Yoga for Focus & Motivation

Yoga for Focus & Motivation

After a great yoga practice, you may have experienced how your mind becomes clearer, calmer and more balanced. Many practitioners find that the spiritual benefits of yoga are the most important, even more important than the strong and soft body.

Who doesn't want to be focused, motivated and able to fully experience life? This week's class will relieve stress and improve your ability to focus and motivate yourself.

Interested in why and how yoga can do this? Go back about 5,000 years and tap the wisdom of yoga classics. Yoga Sutra 1.2 Cittavriti Nirodhah is often translated as: Yoga is an ability to guide the soul without distraction and interruption. This skill is very difficult, and it needs to be practiced for a long time, but it can be achieved!

Patanjali outlined a practical operation manual for reaching yoga state: Eight-limb Yoga Path. The eight limbs are:

1. Yamas—the five moral restraints

2. Niyamas—the five moral observances

3. Asana—physical asanas or postures

4. Pranayama—mindful breathing

5. Pratyahara—withdrawal of the senses

6. Dharana—concentration

7. Dhyana—meditation

8. Samadhi—absorption/enlightment/union

Focus or Dharana is the sixth limb, which is the act of completely focusing or directing your attention to something. In order to reach Darana, which is regarded as the first level of meditation, it is very important to recover touch, sight, hearing, smell and taste, and turn these senses inward. By practicing asana and pranayama first, you are ready for your mind to sink into a deeper yoga state.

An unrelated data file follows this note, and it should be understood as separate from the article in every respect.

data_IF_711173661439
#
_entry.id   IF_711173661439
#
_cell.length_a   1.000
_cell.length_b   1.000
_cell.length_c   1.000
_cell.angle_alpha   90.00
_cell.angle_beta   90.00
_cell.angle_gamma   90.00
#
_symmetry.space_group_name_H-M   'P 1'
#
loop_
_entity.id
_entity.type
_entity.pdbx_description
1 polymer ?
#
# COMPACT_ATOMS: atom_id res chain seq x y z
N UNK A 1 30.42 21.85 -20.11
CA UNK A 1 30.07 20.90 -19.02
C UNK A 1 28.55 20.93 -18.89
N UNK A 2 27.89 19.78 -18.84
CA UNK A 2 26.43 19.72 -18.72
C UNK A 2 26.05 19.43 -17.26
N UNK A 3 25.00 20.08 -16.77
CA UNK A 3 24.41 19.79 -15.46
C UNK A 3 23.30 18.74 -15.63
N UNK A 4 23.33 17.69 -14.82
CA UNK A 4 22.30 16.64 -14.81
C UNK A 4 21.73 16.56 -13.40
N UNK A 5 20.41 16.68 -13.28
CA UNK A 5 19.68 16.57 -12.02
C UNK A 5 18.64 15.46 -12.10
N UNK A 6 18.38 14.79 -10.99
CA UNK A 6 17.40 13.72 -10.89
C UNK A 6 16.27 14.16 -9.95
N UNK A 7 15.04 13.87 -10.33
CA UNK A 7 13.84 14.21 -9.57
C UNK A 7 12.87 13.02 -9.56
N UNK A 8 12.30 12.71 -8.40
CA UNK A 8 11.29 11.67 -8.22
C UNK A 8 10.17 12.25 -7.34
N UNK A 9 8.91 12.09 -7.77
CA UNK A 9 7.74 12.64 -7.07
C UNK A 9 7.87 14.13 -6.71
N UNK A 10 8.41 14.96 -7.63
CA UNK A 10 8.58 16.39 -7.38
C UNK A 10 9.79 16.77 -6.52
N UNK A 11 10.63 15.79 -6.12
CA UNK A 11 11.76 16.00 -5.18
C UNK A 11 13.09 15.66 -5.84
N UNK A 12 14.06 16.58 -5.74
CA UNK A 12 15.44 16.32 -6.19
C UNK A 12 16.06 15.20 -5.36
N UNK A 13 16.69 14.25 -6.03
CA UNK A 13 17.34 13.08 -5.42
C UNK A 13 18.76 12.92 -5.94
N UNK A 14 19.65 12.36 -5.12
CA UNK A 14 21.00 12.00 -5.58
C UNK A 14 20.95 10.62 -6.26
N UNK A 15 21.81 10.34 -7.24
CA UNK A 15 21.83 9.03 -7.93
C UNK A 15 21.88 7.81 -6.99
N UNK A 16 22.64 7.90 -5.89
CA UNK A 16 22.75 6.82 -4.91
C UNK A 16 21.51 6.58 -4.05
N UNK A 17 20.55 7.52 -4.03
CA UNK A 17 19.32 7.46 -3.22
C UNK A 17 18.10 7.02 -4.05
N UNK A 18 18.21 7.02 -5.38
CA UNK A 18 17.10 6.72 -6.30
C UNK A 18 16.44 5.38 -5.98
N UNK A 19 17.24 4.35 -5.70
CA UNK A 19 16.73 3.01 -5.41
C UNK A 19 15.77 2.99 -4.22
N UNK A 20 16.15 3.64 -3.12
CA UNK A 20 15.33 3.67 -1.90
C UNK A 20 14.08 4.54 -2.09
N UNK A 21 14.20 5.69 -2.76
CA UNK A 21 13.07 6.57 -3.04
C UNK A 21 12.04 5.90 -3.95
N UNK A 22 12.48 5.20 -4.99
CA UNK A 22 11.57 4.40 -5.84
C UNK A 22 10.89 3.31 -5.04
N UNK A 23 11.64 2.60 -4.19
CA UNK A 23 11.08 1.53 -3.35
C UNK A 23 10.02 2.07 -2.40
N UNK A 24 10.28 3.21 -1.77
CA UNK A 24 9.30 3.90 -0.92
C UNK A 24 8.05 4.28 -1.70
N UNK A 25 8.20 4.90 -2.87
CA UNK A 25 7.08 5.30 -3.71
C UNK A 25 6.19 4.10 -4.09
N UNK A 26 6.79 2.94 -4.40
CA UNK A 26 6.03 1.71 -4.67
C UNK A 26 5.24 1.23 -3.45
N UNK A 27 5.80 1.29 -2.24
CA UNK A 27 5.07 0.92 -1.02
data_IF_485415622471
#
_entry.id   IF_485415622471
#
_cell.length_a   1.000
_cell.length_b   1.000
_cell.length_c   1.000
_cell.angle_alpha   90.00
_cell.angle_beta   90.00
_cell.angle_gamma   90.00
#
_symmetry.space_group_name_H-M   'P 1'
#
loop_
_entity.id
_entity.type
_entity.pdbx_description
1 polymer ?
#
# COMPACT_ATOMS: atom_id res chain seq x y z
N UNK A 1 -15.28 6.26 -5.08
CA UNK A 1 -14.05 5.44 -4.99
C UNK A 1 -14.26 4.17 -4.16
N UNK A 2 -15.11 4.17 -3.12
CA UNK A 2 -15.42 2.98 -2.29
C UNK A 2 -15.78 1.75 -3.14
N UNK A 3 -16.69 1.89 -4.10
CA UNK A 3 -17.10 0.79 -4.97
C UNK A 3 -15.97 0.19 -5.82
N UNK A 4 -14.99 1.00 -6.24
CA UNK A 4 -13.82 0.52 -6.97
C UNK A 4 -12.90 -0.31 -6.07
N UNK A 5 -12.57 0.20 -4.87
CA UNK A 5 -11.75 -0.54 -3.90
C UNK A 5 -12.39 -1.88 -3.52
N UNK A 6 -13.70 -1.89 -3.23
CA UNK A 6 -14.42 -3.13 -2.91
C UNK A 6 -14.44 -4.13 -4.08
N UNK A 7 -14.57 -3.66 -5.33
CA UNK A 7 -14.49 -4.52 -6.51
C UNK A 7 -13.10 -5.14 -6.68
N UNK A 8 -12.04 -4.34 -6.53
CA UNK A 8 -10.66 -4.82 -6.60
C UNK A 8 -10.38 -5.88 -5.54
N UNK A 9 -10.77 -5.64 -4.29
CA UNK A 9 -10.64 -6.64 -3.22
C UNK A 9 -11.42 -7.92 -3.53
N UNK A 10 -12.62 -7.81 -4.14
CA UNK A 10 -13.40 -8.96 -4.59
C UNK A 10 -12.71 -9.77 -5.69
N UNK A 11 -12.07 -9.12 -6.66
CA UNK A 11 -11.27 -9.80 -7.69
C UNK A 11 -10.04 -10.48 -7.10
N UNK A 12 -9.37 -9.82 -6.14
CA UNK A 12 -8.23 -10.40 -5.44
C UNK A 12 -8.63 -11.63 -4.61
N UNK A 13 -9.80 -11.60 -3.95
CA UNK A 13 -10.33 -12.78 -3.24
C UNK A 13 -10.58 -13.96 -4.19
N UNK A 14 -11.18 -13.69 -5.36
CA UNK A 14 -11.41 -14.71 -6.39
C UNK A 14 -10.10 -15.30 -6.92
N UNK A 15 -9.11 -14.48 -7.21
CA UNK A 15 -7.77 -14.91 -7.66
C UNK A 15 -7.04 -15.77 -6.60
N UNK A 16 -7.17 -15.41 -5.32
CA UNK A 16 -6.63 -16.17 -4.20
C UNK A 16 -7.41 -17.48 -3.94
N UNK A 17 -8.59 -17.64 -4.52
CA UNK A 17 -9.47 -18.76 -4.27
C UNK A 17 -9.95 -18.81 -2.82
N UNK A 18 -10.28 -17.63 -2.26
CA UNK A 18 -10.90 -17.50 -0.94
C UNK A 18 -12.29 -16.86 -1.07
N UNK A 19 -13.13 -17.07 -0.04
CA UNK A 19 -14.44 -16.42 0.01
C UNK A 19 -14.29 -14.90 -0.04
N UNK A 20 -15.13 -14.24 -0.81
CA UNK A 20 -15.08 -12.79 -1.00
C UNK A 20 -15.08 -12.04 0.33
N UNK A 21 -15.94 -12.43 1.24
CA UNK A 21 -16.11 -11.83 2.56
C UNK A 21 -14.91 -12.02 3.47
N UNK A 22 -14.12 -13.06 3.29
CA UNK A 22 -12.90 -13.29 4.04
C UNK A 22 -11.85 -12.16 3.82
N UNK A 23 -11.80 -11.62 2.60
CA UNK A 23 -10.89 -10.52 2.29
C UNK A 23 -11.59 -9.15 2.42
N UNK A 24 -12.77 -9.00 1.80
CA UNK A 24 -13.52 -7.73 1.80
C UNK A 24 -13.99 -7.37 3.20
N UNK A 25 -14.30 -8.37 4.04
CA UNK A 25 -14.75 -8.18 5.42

When we concentrate on breathing and exercise, the busyness in our brains will be quiet. By freeing ourselves from outside interference, we can really focus on what we want.

Life is quite busy. Although we may like to slow down and give ourselves some time to reap the benefits promised by yoga practice, sometimes it is difficult to find time in practice. Yoga urges you to slow down, but sometimes, work, housework, responsibilities and family responsibilities don't give you a chance to spread your mat.

If you find it difficult to deal with a busy schedule, you may have taken yoga as something you don't have time to do, and began to refuse those hours of the day that only belong to you. It's important to give yourself some time. Yoga can greatly benefit your physical and mental health-so don't treat it as unimportant so quickly.


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